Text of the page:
Richard Hawley @ The Astoria, 12th February
It's a mystery how Richard Hawley managed to keep his various talents such a secret until comparatively recently. He writes some good songs (file under "ballads", "1950s-style", "country-tinged" and maybe "skiffle (occ.)"). And as he session-guitared his way through the nineties who knew about THAT voice? (File, if you must, under "baritone", "Orbison-esque", "Scott Walker-esque", "crooner", etc etc.)
The titles of the two recent CDs which have led Hawley's fame and presumably fortune ("Coles Corner" and "Lady's Bridge") are both locations in his native Sheffield and most of the songs in tonight's NME Awards Show come from these albums. It generally helps at gigs, I think, if the punters know the songs--we all like to hear some greatest hits that we can hum along to--so tonight doesn't disappoint in that respect.
He's got a nice line in stage patter too: he gives an insistent heckler short shrift ("I'd f__ing love to talk all night but in case you haven't noticed, we've got company") and after introducing his sidemen he paraphrases the usual pointless "...and my name's Richard Hawley": "...and I'm a cross-dresser from Portsmouth called Susan".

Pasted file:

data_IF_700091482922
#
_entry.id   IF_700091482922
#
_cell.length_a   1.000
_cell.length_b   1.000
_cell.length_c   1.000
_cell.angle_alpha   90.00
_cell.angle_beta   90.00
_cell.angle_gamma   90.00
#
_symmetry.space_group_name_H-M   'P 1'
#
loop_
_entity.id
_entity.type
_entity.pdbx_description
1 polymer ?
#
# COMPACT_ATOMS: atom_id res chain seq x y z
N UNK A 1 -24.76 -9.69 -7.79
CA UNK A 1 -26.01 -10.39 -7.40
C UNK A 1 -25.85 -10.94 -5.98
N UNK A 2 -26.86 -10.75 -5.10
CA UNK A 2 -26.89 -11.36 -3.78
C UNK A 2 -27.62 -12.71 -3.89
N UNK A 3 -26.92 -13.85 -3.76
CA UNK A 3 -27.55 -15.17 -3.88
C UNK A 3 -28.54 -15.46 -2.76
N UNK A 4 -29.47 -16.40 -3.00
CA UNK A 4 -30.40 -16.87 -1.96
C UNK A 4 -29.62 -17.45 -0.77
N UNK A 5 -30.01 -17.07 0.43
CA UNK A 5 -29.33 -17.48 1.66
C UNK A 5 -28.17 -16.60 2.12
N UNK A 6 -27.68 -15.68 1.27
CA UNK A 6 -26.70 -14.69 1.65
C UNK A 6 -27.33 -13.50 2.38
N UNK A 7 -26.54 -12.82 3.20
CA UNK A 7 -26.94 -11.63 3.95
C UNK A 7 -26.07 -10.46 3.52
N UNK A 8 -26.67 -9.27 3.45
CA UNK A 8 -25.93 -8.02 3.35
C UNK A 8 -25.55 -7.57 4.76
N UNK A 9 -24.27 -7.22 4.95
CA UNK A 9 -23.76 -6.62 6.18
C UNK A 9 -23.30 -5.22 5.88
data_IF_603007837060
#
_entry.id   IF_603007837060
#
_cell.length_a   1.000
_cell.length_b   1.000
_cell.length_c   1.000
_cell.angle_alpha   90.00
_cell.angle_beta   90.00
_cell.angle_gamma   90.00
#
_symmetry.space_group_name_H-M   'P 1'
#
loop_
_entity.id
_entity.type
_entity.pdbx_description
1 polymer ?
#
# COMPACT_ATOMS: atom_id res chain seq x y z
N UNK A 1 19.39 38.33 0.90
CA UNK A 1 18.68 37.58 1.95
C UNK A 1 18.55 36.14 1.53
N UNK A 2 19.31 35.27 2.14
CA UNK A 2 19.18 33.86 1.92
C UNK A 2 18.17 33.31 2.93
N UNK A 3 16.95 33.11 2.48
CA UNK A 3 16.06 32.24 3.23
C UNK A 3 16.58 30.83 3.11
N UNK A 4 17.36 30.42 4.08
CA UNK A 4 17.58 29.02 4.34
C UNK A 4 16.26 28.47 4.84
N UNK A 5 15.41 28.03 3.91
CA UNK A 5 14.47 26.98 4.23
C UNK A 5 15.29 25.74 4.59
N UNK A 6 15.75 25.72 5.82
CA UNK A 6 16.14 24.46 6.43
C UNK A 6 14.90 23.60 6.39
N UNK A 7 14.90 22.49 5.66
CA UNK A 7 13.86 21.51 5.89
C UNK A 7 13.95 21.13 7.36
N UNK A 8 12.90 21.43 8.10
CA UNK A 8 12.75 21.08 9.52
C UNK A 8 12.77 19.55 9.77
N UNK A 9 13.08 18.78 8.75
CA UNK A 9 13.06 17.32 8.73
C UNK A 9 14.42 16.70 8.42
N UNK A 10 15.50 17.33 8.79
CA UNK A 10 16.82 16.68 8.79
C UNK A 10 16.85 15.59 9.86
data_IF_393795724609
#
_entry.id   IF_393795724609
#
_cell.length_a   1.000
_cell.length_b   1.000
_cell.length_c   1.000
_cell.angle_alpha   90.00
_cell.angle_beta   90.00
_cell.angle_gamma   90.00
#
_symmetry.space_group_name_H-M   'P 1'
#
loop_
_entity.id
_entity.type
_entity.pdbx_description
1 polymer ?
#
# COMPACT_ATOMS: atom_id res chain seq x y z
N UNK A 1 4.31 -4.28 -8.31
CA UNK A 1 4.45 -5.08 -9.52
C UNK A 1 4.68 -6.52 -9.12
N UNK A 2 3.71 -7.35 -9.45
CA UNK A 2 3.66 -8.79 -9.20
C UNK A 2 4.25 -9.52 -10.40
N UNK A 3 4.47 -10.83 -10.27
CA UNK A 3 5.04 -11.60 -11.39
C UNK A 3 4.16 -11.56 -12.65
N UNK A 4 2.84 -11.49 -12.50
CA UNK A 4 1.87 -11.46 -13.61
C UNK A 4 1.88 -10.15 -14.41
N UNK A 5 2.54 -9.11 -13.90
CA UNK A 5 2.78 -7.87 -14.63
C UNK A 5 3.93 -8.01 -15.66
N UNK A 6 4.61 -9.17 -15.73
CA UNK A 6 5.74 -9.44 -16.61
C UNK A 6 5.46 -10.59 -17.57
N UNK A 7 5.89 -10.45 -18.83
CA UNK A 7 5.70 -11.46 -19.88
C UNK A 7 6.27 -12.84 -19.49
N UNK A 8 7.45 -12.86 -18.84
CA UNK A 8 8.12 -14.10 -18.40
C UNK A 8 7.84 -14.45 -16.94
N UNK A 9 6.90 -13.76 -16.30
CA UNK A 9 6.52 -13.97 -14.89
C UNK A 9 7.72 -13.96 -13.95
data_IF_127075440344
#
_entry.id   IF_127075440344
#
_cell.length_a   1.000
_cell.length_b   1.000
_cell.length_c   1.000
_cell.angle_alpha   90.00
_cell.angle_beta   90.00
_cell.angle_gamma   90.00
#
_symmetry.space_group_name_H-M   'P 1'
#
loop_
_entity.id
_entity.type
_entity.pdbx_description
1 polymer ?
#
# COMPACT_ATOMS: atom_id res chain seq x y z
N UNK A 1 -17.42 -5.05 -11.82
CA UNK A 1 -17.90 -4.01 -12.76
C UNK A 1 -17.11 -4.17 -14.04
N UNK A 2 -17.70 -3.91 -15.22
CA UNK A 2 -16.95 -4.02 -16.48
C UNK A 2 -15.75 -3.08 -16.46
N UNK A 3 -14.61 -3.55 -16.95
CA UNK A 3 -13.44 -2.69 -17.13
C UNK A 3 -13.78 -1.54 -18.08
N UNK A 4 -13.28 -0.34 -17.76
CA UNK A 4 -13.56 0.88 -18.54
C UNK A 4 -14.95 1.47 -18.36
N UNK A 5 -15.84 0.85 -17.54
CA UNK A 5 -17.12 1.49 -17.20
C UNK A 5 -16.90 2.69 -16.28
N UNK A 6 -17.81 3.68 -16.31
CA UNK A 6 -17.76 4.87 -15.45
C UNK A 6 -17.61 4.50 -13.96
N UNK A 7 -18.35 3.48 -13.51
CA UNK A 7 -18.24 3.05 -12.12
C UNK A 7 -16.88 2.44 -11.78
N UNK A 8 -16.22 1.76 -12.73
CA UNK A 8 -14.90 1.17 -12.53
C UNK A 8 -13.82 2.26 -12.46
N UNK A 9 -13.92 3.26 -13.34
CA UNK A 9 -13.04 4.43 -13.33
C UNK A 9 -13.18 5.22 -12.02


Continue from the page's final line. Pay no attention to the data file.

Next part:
A slight gripe in that my favourite tracks, "Coles Corner" and "Tonight The Streets Are Ours" are rather buried in the middle of the set while he encores with a Hank Williams song that just doesn't do it for me, C&W philistine that I am. Nit picking here though. Overall a great gig. Next stop the Albert Hall...
Some choice links:
- Go on a tour of Sheffield with him, courtesy of The Guardian
- Read a review of a gig by The Feral Cats, Hawley's skiffle-tastic side project
- A Girl Called Eddy on myspace: this was an album Hawley produced in 2004 which got some coverage on Mark Radcliffe's radio show at the time. In my view it is, in RH parlance, The Bollocks.